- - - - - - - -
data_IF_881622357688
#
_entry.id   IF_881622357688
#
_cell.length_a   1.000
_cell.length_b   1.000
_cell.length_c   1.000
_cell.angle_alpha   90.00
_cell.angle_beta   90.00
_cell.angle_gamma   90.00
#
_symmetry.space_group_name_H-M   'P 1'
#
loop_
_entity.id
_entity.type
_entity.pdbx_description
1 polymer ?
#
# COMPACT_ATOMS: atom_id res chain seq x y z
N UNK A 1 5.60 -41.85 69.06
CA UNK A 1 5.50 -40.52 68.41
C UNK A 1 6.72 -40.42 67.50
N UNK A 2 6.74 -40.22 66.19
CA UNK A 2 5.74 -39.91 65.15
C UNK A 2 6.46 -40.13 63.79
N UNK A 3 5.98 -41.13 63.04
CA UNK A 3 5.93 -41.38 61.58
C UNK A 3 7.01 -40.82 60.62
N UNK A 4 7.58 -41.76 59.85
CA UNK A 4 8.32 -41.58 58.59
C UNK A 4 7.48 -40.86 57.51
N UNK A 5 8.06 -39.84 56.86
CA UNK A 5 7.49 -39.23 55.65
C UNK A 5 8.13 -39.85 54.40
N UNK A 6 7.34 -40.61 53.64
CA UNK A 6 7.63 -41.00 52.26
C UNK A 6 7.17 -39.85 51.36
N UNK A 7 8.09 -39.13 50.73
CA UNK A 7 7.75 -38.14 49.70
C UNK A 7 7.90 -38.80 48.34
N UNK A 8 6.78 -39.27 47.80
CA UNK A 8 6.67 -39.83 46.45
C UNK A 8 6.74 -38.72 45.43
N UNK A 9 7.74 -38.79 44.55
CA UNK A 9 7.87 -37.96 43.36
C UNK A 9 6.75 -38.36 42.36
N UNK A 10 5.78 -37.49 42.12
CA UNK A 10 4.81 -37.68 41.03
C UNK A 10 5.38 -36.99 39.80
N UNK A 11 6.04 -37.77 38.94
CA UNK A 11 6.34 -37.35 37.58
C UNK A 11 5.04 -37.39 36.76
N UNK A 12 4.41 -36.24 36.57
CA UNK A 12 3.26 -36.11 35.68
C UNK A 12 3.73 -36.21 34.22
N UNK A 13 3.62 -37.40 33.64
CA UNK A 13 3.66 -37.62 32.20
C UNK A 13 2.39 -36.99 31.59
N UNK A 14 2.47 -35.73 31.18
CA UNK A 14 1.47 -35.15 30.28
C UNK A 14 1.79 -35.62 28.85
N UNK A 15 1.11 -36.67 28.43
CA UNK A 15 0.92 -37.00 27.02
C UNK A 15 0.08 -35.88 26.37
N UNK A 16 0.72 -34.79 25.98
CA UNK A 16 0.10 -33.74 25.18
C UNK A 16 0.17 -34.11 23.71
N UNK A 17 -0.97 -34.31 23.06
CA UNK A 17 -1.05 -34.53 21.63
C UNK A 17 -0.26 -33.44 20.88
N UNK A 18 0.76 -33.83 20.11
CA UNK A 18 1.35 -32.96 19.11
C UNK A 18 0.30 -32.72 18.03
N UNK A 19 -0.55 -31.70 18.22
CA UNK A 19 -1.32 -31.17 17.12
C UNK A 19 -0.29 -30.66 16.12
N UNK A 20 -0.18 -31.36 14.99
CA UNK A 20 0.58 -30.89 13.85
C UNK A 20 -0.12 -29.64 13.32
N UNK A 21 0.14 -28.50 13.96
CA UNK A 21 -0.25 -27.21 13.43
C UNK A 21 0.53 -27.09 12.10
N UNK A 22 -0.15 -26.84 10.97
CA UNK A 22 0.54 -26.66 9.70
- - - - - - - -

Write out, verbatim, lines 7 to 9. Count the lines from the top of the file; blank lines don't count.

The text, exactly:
_cell.length_c   1.000
_cell.angle_alpha   90.00
_cell.angle_beta   90.00